Dumbfounded, Boromir nodded. That time seemed so long ago now, and once he had recovered from that severe wound, he had pretty much forgotten about it. He had never realized how an event which was mostly a blur to him had so seared itself into his brother’s heart. Guilt assailed him for making Faramir go through so much, although his confused mind could not work out a way to have avoided it.
“I never thought anything that bad would happen to you,” Faramir went on, his voice thick and hushed. “When they finally let me see you, it was because they thought it would be the last time. You were asleep, and so pale…” His voice caught, and he swallowed, blinking rapidly to clear his eyes, then took a deep breath. “I started to wonder if I was dying of grief, as they say the Elves do. But once we all knew you would live and return to the war, I realized that I would have to find a way to bear such pain, for this was what you loved and Gondor needed you so much.”
Boromir cocked his head, studying Faramir, hoping perhaps to gain knowledge from his experience. “And what can you tell me, little brother?”
Faramir sighed and looked up at him. “That after five years, I am still learning,” was the somber reply.
Disappointed, Boromir sat motionless, somehow not surprised that there would be no easy way to deal with this.
“However,” said Faramir, still eying his brother closely, “I am most grateful to know that there is at least one heart that looks for my return from the battlefield, as dearly as I look for yours.”
Boromir smiled warmly at him, feeling his own eyes grow moist. “It will never be otherwise,” he whispered.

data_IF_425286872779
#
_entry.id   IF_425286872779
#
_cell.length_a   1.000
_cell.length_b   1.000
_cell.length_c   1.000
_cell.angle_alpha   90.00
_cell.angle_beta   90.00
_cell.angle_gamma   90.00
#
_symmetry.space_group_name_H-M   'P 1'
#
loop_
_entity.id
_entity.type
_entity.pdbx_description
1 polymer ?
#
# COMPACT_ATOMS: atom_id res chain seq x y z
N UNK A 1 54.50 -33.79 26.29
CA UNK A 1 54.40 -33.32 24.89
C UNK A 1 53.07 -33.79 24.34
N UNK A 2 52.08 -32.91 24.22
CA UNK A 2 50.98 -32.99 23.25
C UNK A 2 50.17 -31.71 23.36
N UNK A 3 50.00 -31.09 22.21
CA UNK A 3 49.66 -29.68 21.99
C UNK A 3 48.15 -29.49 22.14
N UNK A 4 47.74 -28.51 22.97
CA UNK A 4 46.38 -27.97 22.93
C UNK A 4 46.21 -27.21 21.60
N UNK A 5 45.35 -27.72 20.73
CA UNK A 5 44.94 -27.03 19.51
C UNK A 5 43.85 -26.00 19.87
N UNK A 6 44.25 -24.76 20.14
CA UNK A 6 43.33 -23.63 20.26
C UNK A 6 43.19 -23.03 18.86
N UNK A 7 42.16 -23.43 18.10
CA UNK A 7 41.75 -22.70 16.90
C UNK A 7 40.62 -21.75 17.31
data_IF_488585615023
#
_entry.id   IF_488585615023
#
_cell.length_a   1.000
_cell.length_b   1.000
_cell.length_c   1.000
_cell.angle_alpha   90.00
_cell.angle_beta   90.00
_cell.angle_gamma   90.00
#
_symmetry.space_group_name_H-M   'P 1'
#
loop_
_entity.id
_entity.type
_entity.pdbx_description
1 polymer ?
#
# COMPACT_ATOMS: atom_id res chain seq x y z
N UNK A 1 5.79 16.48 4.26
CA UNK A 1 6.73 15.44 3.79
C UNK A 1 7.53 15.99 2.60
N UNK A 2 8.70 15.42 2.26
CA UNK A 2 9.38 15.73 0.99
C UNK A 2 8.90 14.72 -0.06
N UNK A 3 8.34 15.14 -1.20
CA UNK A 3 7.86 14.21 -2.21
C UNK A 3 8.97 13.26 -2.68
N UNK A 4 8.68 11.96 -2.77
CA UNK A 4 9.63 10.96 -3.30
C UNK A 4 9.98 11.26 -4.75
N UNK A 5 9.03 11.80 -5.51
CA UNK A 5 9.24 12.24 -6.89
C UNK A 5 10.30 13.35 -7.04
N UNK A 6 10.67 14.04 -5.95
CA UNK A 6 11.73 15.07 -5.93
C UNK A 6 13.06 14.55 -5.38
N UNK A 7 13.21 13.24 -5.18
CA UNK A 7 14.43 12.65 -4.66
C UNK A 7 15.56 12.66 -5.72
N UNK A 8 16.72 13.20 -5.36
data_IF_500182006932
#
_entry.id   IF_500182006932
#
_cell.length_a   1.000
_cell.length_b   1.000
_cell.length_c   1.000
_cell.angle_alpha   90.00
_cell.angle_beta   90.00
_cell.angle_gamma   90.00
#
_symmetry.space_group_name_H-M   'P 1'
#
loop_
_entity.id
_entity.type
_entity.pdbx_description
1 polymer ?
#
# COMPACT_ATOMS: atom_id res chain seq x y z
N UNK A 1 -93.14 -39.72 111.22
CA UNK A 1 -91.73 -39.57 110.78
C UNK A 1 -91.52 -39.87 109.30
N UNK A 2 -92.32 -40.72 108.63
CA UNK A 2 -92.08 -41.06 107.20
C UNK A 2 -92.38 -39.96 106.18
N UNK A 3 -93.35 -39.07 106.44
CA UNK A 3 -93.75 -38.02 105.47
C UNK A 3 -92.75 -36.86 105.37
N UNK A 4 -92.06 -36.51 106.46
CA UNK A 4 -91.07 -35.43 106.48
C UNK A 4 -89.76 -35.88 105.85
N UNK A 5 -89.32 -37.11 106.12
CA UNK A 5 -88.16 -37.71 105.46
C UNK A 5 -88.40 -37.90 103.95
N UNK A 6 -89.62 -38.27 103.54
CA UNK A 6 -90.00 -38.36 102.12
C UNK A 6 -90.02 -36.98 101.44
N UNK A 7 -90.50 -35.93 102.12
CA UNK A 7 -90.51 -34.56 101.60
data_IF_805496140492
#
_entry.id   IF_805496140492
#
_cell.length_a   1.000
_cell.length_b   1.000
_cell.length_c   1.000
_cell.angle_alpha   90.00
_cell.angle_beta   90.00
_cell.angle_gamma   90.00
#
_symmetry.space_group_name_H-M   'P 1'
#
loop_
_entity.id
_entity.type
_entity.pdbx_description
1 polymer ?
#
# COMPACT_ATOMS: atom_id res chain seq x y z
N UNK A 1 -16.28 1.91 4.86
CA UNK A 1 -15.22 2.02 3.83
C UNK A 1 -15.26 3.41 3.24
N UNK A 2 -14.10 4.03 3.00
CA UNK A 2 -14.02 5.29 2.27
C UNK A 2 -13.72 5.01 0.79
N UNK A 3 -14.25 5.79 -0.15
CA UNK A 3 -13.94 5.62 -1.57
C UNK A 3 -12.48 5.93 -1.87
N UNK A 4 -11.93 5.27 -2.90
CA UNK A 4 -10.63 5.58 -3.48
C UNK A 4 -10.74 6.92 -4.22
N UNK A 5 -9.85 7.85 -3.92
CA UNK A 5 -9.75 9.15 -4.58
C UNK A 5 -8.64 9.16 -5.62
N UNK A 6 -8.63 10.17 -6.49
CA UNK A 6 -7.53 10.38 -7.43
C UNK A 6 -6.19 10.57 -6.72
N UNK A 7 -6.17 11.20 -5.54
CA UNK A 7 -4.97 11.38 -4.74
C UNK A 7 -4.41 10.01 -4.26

The younger man smiled gently back, and after a moment looked down at the table, lost in his own contemplations.
There was an amiable silence for a few moments as Boromir turned the conversation over in his mind, both relieved and troubled by what it had revealed. At length, he sighed. “So, it appears we have ourselves a rather troublesome problem,” he observed, tilting his head back as he regarded his brother. “One even the Tankard’s fine ale can’t solve.”
Faramir met his gaze, and nodded, crossing his arms as he leaned forward on the table. “Fine ale it is, but I fear you’re right. We are both of us loath to risk the other in battle, yet we seem to have few other options, so long as Mordor sends its forces against us. You are a soldier born, and I a soldier made, and our duty must always be to Gondor first, until the day that Mordor is defeated.”
Boromir’s lips pursed together in sorrow as he pondered the bitter truth in his brother’s words. They could never forswear their allegiance to Gondor, regardless of the cost; he had always known this, even on that night by the healer’s tent three months ago when nothing seemed clear. His devotion might stagger under the weight of loss and grief, but it would not fall. But it would be a crushing burden…
When he next spoke, his voice was low. “It would be hard to feel that defeat a true victory, if you were not here to share it,” he admitted. “It would take all of my strength to lay such a sacrifice on the altar of our country, though it may be treason to say it.”
The other man’s expression became solemn at these words, and he looked away. “Then we are both traitors,” he said quietly, “for that same thought has crossed my mind as well.” Faramir sat in silent thought for a moment, then looked back up at his brother. “Yet I see no help for it. Many among our people have born such pain, and we must look to their example, until the day when Gondor needs our swords no more.”
At these words, Boromir’s green eyes grew hard with sudden determination. “Then it is to that day that we must strive with even greater strength,” he murmured, his tone hushed as he formed his newborn thoughts. “Only when Gondor is victorious will the lives of our people be secured.” His eyes softened, and he smiled slightly as he turned to Faramir. “Only then, little brother, will I truly feel that you are safe. Then you will be able to return to your books and music with no more fear on your heart, and we will both be free.”